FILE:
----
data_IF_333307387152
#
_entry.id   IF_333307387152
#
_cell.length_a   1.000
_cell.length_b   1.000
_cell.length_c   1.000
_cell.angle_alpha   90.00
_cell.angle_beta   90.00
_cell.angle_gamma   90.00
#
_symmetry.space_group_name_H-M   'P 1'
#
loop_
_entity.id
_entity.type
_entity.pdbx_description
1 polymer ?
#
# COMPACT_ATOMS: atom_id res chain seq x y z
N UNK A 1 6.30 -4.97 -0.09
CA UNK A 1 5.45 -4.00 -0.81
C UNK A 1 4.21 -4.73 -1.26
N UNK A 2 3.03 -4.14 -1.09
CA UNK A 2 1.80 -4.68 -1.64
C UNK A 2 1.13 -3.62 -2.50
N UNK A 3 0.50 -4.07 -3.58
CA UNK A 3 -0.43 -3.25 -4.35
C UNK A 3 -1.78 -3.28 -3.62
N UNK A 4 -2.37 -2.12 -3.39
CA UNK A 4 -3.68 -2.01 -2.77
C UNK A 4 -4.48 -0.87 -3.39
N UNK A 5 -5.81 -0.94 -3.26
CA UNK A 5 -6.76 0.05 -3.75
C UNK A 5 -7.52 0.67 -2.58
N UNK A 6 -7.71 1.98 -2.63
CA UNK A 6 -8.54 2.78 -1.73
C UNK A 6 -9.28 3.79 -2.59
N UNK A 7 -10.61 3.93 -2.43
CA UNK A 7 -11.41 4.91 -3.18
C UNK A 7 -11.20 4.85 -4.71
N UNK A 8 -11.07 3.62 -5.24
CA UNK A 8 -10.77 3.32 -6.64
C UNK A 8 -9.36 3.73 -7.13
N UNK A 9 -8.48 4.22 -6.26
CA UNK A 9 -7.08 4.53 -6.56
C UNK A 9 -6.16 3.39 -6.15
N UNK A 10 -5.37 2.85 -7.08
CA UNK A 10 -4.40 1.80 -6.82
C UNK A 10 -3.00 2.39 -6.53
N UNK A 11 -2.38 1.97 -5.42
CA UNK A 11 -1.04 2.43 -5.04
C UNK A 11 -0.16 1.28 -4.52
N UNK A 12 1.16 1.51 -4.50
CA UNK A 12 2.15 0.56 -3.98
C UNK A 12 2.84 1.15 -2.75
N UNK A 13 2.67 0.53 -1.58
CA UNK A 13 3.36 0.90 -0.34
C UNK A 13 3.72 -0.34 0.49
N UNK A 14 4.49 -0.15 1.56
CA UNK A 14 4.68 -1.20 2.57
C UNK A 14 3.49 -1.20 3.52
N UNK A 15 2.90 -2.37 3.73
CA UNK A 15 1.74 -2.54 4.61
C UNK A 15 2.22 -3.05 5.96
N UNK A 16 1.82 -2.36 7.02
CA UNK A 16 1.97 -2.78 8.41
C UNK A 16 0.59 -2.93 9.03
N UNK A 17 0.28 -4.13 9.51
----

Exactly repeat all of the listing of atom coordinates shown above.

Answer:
data_IF_333307387152
#
_entry.id   IF_333307387152
#
_cell.length_a   1.000
_cell.length_b   1.000
_cell.length_c   1.000
_cell.angle_alpha   90.00
_cell.angle_beta   90.00
_cell.angle_gamma   90.00
#
_symmetry.space_group_name_H-M   'P 1'
#
loop_
_entity.id
_entity.type
_entity.pdbx_description
1 polymer ?
#
# COMPACT_ATOMS: atom_id res chain seq x y z
N UNK A 1 6.30 -4.97 -0.09
CA UNK A 1 5.45 -4.00 -0.81
C UNK A 1 4.21 -4.73 -1.26
N UNK A 2 3.03 -4.14 -1.09
CA UNK A 2 1.80 -4.68 -1.64
C UNK A 2 1.13 -3.62 -2.50
N UNK A 3 0.50 -4.07 -3.58
CA UNK A 3 -0.43 -3.25 -4.35
C UNK A 3 -1.78 -3.28 -3.62
N UNK A 4 -2.37 -2.12 -3.39
CA UNK A 4 -3.68 -2.01 -2.77
C UNK A 4 -4.48 -0.87 -3.39
N UNK A 5 -5.81 -0.94 -3.26
CA UNK A 5 -6.76 0.05 -3.75
C UNK A 5 -7.52 0.67 -2.58
N UNK A 6 -7.71 1.98 -2.63
CA UNK A 6 -8.54 2.78 -1.73
C UNK A 6 -9.28 3.79 -2.59
N UNK A 7 -10.61 3.93 -2.43
CA UNK A 7 -11.41 4.91 -3.18
C UNK A 7 -11.20 4.85 -4.71
N UNK A 8 -11.07 3.62 -5.24
CA UNK A 8 -10.77 3.32 -6.64
C UNK A 8 -9.36 3.73 -7.13
N UNK A 9 -8.48 4.22 -6.26
CA UNK A 9 -7.08 4.53 -6.56
C UNK A 9 -6.16 3.39 -6.15
N UNK A 10 -5.37 2.85 -7.08
CA UNK A 10 -4.40 1.80 -6.82
C UNK A 10 -3.00 2.39 -6.53
N UNK A 11 -2.38 1.97 -5.42
CA UNK A 11 -1.04 2.43 -5.04
C UNK A 11 -0.16 1.28 -4.52
N UNK A 12 1.16 1.51 -4.50
CA UNK A 12 2.15 0.56 -3.98
C UNK A 12 2.84 1.15 -2.75
N UNK A 13 2.67 0.53 -1.58
CA UNK A 13 3.36 0.90 -0.34
C UNK A 13 3.72 -0.34 0.49
N UNK A 14 4.49 -0.15 1.56
CA UNK A 14 4.68 -1.20 2.57
C UNK A 14 3.49 -1.20 3.52
N UNK A 15 2.90 -2.37 3.73
CA UNK A 15 1.74 -2.54 4.61
C UNK A 15 2.22 -3.05 5.96
N UNK A 16 1.82 -2.36 7.02
CA UNK A 16 1.97 -2.78 8.41
C UNK A 16 0.59 -2.93 9.03
N UNK A 17 0.28 -4.13 9.51